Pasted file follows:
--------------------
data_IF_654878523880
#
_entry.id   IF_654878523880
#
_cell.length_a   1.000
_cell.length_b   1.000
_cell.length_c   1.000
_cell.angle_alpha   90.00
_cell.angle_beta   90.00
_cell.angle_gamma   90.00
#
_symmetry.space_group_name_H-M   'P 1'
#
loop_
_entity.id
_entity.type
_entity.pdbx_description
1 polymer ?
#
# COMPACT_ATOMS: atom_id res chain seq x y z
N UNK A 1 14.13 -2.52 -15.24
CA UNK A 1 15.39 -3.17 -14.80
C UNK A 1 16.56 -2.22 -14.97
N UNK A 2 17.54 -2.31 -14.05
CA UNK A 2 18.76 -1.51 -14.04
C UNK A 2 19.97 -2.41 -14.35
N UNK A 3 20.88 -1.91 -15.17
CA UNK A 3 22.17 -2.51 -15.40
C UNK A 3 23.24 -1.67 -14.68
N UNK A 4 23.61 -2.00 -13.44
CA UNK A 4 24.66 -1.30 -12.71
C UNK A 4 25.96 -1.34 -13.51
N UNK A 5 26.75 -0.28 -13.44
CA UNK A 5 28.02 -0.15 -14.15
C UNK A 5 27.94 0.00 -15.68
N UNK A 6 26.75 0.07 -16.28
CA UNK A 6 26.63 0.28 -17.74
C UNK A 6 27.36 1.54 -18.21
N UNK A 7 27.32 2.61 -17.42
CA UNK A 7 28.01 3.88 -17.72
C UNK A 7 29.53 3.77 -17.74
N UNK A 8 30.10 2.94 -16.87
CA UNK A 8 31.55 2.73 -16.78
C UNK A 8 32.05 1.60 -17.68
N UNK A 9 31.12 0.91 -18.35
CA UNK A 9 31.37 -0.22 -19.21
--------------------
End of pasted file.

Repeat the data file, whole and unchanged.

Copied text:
data_IF_654878523880
#
_entry.id   IF_654878523880
#
_cell.length_a   1.000
_cell.length_b   1.000
_cell.length_c   1.000
_cell.angle_alpha   90.00
_cell.angle_beta   90.00
_cell.angle_gamma   90.00
#
_symmetry.space_group_name_H-M   'P 1'
#
loop_
_entity.id
_entity.type
_entity.pdbx_description
1 polymer ?
#
# COMPACT_ATOMS: atom_id res chain seq x y z
N UNK A 1 14.13 -2.52 -15.24
CA UNK A 1 15.39 -3.17 -14.80
C UNK A 1 16.56 -2.22 -14.97
N UNK A 2 17.54 -2.31 -14.05
CA UNK A 2 18.76 -1.51 -14.04
C UNK A 2 19.97 -2.41 -14.35
N UNK A 3 20.88 -1.91 -15.17
CA UNK A 3 22.17 -2.51 -15.40
C UNK A 3 23.24 -1.67 -14.68
N UNK A 4 23.61 -2.00 -13.44
CA UNK A 4 24.66 -1.30 -12.71
C UNK A 4 25.96 -1.34 -13.51
N UNK A 5 26.75 -0.28 -13.44
CA UNK A 5 28.02 -0.15 -14.15
C UNK A 5 27.94 0.00 -15.68
N UNK A 6 26.75 0.07 -16.28
CA UNK A 6 26.63 0.28 -17.74
C UNK A 6 27.36 1.54 -18.21
N UNK A 7 27.32 2.61 -17.42
CA UNK A 7 28.01 3.88 -17.72
C UNK A 7 29.53 3.77 -17.74
N UNK A 8 30.10 2.94 -16.87
CA UNK A 8 31.55 2.73 -16.78
C UNK A 8 32.05 1.60 -17.68
N UNK A 9 31.12 0.91 -18.35
CA UNK A 9 31.37 -0.22 -19.21